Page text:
Overall, a sweet and hilarious story that will no doubt win Ms. Alexander new fans. 5 stars.

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Review of ‘Second Chances’ by A.E. Radley.

Alice Spencer is an elementary school teacher that just moved to the small coastal town of Fairlight, England for a change of pace. Her work in the city left her yearning for smaller class sizes and an opportunity to make a difference in her students’ lives. Hannah Hall was born and raised in Fairlight and, despite having had a difficult childhood, never left the small town. Now she is a struggling single mother to daughter Rosie, who is a gifted child and about to start school for the first time.

The story showcases Hannah’s relationship with Rosie. Their interactions are, in my opinion, the highlight of the book. The banter between mother and daughter is adorable and well written. The same can be said between Hannah and Alice to a lesser extent. I do wish there were more insightful moments between the leads to cement their bond instead of Rosie being ever present as a catalyst for the relationship. That said, perhaps this is the most accurate way to portray a single mother relationship where the child must be present and should be the priority for both adults. That topic was well handled and depicted. Unfortunately that left fewer opportunities to develop the romance and the lack of sex scenes might disappoint some readers.

Hannah’s character is flawed but her struggles and reactions are genuine and credible. The character is always attempting to overcome her previous experiences and the feelings they evoke in order to keep Rosie from suffering the same fate. Hence, this is also a book about Hannah and the Fairlight community’s relationship. Can Alice be the person that helps Hannah finally let go of her tumultuous past?

The chapters have individual titles pertinent to their content. This was a charming detail and I found myself looking forward to reading them. Instead of acting as a spoiler, it gave me a sense of anticipation of things to come. The book cover is also well designed and visually appealing. I loved the pencil turned tree, the colors and the use of different fonts.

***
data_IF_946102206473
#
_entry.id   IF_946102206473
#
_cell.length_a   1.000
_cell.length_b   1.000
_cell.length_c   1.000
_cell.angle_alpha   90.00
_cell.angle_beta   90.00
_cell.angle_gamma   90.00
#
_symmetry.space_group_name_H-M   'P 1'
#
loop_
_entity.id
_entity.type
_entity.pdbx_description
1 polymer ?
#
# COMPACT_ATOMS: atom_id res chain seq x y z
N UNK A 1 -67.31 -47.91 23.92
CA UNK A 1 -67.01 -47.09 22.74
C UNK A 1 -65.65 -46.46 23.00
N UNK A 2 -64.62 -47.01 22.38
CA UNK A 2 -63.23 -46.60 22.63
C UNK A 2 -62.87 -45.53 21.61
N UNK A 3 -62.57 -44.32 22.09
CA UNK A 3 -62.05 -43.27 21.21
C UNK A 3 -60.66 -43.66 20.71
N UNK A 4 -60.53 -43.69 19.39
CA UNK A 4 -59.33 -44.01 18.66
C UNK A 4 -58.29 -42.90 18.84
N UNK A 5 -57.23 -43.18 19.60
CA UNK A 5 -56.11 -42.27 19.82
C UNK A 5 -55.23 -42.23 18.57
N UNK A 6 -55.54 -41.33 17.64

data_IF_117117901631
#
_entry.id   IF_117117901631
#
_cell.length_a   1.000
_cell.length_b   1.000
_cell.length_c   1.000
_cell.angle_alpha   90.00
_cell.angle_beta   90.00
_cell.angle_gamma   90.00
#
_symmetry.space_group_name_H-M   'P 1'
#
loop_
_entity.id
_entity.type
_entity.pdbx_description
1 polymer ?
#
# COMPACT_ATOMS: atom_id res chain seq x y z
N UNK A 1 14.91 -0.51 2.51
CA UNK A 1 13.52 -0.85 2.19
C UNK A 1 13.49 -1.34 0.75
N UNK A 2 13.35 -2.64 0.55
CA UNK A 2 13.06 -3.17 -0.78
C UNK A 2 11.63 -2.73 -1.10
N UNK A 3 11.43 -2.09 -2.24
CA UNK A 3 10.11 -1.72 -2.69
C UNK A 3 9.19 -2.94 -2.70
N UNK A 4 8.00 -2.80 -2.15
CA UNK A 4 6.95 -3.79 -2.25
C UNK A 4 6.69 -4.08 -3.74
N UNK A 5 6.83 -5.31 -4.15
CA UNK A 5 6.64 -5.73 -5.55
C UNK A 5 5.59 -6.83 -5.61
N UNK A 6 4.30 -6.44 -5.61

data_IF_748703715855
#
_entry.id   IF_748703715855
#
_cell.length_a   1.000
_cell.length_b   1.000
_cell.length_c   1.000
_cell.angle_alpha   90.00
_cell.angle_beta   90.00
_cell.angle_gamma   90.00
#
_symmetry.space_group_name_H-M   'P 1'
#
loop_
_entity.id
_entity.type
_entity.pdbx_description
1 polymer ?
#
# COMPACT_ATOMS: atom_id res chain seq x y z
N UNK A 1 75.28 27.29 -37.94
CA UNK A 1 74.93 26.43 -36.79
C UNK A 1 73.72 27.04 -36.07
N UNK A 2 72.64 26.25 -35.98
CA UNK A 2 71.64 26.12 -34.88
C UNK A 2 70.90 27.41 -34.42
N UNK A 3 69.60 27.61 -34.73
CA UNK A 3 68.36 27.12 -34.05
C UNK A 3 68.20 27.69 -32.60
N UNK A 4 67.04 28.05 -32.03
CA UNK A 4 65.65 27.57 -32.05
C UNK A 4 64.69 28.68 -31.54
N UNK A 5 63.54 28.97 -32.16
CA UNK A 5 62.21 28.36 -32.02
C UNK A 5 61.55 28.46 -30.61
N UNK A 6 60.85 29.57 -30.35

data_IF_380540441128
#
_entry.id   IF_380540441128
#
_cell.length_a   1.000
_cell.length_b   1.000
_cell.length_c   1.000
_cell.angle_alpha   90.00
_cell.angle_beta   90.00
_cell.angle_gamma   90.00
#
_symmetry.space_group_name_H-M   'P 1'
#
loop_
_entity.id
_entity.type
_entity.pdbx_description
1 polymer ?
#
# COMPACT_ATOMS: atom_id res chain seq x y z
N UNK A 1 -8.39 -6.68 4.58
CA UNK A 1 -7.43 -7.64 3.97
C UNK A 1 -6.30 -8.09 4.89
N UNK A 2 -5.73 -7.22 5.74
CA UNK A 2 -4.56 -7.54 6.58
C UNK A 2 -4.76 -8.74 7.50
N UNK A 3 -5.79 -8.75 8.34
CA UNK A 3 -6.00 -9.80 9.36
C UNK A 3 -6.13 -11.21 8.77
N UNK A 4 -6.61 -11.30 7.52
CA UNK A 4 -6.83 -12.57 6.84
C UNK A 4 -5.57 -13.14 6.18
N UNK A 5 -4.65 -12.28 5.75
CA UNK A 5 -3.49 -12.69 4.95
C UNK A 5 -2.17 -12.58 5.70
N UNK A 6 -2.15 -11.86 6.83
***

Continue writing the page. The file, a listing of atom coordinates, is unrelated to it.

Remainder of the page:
Overall, a good read with a cool kid and a sweet new family. 4 stars

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Review of ‘Taking chances’ by Erin McKenzie.

Valerie Cruz spent most of her childhood in foster care and now she is a children’s librarian who likes to keep to herself avoiding any serious relationships. After becoming a foster parent herself, she meets case worker Paige Wellington. Their attraction is undeniable but a conflict with Valerie’s foster children and her conviction to stay away from relationships make it hard for Valerie and Paige to have a future together.

This is as much a romance as a story about foster care. As a foster parent herself, the author knows the inner works of the system and it shows in the story. It gives a very good insight on fostering from the different points of view of the social workers, the fostering parents and the children.

The characters, adults and children alike, are well rounded, credible, and their actions are justified by their past. The children seem authentic considering their ages and their traumatic experiences. Connie, Paige’s boss, is a funny but savvy character that brings a bit of lightness to the plot. The dialogues are natural sounding and the balance between telling and showing is good.

The plot seems divided into two parts, the first half deals mainly with the fostering system and the second one focuses more on the romance. Some readers might not like that the romance takes so long to develop and then rushes slightly to the end. Other than that, this novel was interesting and entertaining to read.

Overall, a good romance with a deep insight on the US child fostering system. 4 stars.

ARC provided to me in exchange for an honest review.

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Review of ‘The do-over’ by Georgia Beers.

Bella Hunt is a successful therapist who, as a teenager, struggled to deal with her sexuality and was bullied by her classmates. Fifteen years later Easton Evans, one of her high school bullies, ends up in her conflict resolution class. Soon Bella discovers that grown-up Easton is friendlier and kinder than her teenage self but still very beautiful. As their mutual attraction develops, their shared past is eventually going to catch up with them…